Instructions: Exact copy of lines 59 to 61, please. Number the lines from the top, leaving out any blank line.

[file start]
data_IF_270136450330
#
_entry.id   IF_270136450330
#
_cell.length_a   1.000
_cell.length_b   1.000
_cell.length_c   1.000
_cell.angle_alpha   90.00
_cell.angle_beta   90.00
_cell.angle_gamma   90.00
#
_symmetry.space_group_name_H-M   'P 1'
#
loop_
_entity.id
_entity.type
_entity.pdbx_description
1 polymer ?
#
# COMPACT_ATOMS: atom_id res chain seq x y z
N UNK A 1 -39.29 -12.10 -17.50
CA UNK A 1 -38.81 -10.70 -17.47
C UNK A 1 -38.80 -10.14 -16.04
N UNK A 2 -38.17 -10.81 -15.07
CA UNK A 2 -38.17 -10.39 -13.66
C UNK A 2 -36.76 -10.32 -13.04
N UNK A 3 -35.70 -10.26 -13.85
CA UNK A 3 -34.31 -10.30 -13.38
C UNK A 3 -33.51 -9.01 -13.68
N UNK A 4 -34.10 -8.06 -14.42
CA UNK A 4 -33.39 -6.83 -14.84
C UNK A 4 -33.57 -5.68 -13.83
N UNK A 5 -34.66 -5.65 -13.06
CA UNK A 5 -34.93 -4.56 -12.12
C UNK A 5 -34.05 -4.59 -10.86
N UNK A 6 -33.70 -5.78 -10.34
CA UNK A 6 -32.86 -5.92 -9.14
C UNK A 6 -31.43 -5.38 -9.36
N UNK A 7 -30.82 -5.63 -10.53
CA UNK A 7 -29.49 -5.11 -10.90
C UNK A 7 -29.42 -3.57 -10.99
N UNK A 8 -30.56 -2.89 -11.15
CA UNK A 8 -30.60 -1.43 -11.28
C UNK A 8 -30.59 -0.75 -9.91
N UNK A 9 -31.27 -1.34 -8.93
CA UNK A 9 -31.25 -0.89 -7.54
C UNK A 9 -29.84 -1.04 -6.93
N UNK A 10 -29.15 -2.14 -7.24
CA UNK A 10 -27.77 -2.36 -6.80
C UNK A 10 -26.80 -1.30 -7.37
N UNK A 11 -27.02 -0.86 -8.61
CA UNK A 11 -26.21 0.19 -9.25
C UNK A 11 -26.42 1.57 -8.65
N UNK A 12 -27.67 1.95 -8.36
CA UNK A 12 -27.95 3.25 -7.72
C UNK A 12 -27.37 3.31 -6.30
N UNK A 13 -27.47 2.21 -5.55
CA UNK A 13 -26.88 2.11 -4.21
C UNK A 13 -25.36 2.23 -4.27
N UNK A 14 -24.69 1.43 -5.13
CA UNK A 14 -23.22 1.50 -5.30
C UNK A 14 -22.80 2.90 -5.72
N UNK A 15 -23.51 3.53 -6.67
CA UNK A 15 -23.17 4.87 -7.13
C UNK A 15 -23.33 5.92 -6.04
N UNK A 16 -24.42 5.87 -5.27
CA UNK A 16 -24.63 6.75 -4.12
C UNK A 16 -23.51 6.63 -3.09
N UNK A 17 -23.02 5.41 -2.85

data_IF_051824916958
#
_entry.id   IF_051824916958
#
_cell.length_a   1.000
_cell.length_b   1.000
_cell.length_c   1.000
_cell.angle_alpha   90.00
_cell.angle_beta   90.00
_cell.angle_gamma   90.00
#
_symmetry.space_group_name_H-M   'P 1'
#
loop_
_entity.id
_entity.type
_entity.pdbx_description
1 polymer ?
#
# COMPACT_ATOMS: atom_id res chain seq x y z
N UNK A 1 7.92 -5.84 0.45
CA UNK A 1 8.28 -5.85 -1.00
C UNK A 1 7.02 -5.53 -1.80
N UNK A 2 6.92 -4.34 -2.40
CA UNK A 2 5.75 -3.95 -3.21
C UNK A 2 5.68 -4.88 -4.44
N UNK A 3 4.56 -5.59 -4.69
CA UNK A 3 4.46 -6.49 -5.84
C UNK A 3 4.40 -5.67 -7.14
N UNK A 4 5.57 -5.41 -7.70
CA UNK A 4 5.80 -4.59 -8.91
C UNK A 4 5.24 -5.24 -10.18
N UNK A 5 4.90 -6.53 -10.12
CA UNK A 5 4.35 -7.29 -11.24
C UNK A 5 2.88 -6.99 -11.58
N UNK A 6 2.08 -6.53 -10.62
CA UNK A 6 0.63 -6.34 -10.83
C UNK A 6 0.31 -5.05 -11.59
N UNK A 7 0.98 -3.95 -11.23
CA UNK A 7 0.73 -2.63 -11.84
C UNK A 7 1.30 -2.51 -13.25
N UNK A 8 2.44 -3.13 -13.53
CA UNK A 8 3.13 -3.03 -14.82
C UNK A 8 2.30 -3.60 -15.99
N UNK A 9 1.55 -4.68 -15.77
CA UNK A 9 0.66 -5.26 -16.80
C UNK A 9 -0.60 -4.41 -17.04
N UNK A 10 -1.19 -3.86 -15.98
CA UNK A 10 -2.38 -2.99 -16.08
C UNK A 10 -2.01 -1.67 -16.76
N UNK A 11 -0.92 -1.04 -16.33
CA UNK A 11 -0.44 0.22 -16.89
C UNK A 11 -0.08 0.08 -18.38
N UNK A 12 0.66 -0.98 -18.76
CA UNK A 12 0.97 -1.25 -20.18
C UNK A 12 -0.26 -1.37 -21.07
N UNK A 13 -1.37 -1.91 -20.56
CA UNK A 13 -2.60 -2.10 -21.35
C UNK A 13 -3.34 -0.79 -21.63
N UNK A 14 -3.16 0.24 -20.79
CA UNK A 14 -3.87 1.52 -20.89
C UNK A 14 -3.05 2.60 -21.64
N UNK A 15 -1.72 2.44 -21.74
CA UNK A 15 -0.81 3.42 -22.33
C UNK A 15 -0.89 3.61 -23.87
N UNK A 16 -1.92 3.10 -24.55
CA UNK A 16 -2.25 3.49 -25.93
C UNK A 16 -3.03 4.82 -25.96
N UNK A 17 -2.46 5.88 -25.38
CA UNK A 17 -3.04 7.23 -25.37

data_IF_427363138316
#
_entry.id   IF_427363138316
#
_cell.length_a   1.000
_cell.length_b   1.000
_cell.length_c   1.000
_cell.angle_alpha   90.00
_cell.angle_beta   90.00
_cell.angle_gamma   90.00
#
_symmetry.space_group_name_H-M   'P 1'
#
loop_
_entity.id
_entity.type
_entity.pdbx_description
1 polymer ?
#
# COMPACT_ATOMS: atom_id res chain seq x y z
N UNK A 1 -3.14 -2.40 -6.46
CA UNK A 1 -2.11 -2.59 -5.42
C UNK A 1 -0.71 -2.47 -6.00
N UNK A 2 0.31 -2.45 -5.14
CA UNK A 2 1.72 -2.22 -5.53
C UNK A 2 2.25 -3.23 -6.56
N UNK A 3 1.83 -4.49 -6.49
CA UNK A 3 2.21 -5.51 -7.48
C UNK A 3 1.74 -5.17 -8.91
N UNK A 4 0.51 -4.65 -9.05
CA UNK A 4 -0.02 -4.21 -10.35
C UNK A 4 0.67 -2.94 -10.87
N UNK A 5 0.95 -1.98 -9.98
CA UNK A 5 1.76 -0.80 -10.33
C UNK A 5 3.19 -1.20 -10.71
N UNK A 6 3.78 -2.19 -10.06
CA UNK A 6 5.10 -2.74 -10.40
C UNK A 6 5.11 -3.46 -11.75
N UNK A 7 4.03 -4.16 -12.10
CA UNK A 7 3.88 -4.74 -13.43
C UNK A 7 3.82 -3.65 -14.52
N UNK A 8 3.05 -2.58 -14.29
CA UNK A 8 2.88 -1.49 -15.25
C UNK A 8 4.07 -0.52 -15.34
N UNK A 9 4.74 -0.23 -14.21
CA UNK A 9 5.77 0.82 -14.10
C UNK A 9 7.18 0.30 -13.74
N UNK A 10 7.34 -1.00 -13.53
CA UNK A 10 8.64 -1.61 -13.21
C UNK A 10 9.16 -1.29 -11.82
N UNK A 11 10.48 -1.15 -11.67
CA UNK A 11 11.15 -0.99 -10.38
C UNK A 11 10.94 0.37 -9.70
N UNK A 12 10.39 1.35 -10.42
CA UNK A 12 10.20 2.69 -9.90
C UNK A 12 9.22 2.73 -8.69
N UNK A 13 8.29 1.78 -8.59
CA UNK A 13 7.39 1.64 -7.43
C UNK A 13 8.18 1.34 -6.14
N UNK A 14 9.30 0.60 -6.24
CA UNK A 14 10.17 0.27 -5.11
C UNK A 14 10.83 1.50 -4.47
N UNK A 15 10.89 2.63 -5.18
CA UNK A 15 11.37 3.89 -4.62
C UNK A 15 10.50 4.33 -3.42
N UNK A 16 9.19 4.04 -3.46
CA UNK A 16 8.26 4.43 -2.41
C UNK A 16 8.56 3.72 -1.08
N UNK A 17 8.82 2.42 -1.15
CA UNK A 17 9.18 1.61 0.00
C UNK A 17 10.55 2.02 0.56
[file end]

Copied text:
C UNK A 13 -25.36 2.23 -4.27
N UNK A 14 -24.69 1.43 -5.13
CA UNK A 14 -23.22 1.50 -5.30